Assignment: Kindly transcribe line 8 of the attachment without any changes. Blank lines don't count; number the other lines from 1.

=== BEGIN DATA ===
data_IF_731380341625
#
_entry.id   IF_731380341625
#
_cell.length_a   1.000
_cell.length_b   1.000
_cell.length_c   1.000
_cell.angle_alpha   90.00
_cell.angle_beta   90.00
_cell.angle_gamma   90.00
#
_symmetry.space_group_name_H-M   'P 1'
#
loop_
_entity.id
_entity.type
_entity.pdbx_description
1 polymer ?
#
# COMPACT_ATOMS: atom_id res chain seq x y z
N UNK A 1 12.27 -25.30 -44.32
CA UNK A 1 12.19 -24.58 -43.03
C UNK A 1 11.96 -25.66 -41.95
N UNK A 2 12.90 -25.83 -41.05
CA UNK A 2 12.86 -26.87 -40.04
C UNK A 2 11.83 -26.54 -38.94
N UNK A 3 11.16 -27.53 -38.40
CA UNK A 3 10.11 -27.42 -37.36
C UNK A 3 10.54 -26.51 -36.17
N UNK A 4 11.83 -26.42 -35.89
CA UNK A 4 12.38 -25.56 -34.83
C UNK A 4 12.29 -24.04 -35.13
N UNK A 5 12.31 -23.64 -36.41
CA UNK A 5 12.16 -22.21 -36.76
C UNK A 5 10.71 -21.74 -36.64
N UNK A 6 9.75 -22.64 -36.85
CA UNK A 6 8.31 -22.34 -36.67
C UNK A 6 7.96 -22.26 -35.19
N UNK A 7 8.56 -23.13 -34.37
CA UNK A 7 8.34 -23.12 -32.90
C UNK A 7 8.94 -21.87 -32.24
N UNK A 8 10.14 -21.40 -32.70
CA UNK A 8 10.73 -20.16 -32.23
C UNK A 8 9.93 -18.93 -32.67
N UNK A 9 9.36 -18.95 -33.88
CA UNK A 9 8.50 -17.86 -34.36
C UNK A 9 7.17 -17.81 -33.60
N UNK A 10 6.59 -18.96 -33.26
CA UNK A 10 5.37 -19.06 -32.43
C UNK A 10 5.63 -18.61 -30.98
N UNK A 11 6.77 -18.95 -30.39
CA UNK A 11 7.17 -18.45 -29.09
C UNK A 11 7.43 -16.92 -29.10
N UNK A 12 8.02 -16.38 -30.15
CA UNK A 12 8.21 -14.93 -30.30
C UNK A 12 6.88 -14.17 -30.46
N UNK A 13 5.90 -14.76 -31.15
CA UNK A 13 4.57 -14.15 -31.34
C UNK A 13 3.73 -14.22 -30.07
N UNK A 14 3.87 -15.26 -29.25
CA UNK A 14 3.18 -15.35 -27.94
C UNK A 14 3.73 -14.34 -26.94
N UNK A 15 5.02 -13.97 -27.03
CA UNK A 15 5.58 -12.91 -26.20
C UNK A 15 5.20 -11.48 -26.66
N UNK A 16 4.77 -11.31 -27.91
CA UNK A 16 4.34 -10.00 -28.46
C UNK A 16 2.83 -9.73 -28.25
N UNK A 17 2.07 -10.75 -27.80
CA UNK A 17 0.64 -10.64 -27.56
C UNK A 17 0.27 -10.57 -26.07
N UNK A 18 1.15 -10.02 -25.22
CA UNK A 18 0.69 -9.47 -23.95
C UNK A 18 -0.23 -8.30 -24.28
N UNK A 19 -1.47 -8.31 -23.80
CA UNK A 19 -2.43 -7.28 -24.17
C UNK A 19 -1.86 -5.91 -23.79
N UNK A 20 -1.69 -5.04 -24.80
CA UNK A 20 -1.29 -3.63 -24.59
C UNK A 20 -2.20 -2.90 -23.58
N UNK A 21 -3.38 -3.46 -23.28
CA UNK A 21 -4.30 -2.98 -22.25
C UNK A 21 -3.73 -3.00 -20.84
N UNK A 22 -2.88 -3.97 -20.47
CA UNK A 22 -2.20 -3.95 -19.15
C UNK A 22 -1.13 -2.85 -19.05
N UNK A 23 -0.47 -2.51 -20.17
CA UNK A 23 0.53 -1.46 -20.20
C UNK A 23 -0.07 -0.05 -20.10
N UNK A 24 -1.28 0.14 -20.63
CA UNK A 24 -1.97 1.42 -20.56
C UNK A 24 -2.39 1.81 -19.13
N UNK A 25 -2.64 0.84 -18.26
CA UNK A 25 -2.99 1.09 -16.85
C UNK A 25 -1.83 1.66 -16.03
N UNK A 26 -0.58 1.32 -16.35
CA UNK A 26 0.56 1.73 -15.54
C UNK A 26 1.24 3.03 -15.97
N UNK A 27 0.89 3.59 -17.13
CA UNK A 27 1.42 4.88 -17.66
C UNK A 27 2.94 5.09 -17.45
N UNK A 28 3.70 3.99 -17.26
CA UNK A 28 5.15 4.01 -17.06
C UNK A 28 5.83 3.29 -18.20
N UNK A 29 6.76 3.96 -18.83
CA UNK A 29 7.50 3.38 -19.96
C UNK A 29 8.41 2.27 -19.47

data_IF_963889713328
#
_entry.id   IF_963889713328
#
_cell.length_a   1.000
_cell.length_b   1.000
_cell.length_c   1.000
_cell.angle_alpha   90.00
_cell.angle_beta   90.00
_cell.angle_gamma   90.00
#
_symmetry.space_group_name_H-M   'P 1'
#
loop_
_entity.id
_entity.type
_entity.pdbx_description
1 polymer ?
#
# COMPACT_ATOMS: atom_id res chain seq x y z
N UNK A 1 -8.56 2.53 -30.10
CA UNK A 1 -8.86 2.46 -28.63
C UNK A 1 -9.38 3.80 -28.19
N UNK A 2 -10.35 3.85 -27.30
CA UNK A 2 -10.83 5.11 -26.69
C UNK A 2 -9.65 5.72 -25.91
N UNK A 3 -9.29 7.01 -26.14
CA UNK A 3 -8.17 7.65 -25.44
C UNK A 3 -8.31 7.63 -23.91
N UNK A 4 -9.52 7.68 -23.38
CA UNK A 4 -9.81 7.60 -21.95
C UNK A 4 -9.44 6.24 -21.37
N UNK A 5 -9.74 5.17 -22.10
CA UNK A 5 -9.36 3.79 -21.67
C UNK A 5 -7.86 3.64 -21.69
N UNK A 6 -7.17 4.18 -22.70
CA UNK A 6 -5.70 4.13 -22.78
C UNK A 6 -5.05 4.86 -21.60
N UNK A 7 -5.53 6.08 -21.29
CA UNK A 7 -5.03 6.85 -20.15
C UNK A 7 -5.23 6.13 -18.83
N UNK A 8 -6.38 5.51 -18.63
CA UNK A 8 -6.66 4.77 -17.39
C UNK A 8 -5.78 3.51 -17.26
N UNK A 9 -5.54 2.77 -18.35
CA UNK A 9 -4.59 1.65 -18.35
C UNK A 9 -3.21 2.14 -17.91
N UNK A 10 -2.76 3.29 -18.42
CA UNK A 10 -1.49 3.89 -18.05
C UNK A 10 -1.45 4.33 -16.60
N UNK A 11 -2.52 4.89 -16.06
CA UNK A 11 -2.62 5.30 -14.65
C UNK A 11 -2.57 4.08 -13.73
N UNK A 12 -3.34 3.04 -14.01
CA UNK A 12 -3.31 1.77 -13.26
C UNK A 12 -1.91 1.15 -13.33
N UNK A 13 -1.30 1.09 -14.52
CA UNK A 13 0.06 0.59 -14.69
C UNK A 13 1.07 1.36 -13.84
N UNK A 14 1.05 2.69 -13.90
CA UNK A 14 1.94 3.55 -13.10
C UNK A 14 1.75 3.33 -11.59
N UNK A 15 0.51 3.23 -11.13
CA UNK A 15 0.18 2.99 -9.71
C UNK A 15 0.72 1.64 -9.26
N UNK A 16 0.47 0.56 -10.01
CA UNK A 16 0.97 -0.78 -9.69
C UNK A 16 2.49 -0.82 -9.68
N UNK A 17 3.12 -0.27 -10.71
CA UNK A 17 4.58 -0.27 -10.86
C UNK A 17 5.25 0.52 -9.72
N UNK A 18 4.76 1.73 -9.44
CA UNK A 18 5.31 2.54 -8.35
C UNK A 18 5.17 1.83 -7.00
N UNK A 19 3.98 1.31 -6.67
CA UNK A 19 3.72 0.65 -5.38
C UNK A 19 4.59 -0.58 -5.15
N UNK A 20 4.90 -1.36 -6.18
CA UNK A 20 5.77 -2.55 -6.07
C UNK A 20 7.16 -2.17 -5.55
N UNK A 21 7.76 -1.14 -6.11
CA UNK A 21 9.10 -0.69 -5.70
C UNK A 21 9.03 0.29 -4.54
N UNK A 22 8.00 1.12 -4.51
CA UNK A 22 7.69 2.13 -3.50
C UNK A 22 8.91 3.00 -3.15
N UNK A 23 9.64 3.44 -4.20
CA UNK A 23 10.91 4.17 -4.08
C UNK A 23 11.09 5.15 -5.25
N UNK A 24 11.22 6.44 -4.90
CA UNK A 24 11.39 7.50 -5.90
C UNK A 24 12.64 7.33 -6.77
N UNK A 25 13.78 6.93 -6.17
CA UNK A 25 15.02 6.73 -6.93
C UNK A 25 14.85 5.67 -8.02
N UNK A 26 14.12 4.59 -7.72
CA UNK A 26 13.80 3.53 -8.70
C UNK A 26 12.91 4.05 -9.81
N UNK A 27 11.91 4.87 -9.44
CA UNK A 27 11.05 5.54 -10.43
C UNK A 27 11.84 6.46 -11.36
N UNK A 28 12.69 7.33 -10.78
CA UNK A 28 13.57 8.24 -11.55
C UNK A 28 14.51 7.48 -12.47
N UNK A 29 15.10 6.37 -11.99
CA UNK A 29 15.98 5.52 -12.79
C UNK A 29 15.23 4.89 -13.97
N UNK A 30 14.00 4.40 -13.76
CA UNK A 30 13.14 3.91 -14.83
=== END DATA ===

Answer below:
_cell.angle_alpha   90.00